Completed Universal Computer/Constructor
It is conjectured that the UCC can be programmed to build any glider-constructible Life pattern, up to and including a complete working copy of itself, since the UCC's circuitry is made entirely from stable Spartan components (eight or fewer cells per still life).
Further details can be found in the conwaylife.com LifeWiki entry on the UCC, and in the draft programming instructions in this archive file. The 228K pattern file linked to by the image at right is a compressed Golly macrocell format.
A 73K two-state macrocell version and a 400K compressed RLE version are also available. These files do not include the annotations available in the image link, which uses a multistate "LifeHistory" rule to help make the UCC's circuitry easier to trace and understand. Golly 2.1 and later versions have the necessary table and color files to display the annotations.
The UCC is is a possible next step towards a working Life replicator, the previous step being Paul Chapman's 2004 prototype programmable constructor (which is partially incorporated in Calcyman's pattern). However, the current UCC is huge -- nearly half a million ON cells in a six-billion-cell rectangular region -- which may put it safely beyond even a hashlife algorithm's ability to simulate a complete replication cycle.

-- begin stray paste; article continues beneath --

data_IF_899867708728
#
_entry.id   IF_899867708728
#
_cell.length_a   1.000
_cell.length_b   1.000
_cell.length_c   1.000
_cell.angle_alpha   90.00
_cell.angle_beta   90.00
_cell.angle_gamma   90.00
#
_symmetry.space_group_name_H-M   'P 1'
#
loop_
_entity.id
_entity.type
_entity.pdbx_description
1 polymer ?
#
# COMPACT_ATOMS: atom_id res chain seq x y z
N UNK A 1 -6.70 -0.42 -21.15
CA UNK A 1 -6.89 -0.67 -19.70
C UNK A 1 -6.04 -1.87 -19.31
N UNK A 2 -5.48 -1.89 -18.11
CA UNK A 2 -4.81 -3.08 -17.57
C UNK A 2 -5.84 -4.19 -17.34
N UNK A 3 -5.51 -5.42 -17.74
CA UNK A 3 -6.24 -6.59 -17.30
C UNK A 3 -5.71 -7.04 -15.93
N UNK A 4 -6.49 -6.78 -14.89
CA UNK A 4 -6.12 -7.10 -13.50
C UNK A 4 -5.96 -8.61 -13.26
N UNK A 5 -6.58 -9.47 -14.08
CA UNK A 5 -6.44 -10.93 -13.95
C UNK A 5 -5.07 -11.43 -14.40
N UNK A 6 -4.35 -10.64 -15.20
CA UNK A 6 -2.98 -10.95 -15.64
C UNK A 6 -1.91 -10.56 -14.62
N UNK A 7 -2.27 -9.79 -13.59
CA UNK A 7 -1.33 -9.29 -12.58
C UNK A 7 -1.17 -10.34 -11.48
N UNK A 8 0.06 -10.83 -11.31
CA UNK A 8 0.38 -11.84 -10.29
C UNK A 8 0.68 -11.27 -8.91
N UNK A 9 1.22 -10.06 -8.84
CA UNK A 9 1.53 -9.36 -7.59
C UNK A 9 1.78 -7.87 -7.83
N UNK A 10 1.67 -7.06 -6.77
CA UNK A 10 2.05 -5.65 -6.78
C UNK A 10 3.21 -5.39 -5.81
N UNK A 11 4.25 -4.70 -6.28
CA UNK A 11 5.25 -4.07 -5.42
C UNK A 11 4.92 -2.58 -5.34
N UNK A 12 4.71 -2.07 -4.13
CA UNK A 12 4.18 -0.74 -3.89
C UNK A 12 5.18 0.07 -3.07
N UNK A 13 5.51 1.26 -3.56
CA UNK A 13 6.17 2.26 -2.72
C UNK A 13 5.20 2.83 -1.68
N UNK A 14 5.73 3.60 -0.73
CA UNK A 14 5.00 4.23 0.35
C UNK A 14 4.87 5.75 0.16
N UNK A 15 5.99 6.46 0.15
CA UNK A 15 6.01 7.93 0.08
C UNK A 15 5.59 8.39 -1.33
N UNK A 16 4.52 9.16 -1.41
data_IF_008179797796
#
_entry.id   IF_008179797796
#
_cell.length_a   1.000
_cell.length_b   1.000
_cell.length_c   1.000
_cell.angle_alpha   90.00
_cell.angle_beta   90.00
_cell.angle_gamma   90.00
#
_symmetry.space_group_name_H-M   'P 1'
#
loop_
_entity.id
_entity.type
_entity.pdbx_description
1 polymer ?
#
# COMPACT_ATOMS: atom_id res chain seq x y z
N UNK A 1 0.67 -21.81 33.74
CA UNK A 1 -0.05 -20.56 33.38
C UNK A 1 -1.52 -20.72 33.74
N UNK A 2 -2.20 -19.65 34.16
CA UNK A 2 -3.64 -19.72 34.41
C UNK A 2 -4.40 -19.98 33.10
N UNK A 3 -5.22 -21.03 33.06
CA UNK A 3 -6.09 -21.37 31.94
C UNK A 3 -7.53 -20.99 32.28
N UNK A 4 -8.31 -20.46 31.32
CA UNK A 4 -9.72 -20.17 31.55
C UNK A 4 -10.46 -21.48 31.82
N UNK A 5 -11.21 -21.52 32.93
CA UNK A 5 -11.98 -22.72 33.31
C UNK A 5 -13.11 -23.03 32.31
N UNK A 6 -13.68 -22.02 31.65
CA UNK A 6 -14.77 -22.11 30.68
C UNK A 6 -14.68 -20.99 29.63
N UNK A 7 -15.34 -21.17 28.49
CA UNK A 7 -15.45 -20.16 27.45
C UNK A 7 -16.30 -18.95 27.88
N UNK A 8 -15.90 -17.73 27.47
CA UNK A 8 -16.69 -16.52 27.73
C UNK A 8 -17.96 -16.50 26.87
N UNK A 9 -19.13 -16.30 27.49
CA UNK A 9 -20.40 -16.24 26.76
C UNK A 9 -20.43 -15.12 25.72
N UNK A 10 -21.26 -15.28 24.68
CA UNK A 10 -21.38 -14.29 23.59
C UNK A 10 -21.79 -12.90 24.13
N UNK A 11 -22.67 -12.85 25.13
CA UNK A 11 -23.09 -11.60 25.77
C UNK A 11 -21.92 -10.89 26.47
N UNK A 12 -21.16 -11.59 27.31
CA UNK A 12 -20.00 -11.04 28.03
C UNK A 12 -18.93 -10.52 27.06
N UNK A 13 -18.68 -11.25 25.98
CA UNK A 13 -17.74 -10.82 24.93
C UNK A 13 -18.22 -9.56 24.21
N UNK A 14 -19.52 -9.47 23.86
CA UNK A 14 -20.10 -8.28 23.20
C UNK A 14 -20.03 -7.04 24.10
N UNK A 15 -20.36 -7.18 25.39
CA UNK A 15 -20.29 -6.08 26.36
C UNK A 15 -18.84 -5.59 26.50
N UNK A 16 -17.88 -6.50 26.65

The next step toward a Life replicator might be to write a recipe-builder utility that can take any stable Spartan pattern as input and produce a slow-salvo construction recipe for it. Some research still needs to be done on the most efficient way to construct (for example) the various orientations of fishhook eater, without disturbing other already-constructed still lifes which may be nearby. Once good sub-recipes are available for all of the UCC's component still lifes, it should be fairly straighforward to write a utility that automatically compiles the pieces into a single combined recipe.
It's also perfectly possible to design a replicator that does not include a UCC. This might allow the replicator circuitry to be an order of magnitude smaller -- but the data encoding the replicator construction process would probably have to be correspondingly larger, since fewer shortcuts would be available to efficiently encode various repetitive construction tasks.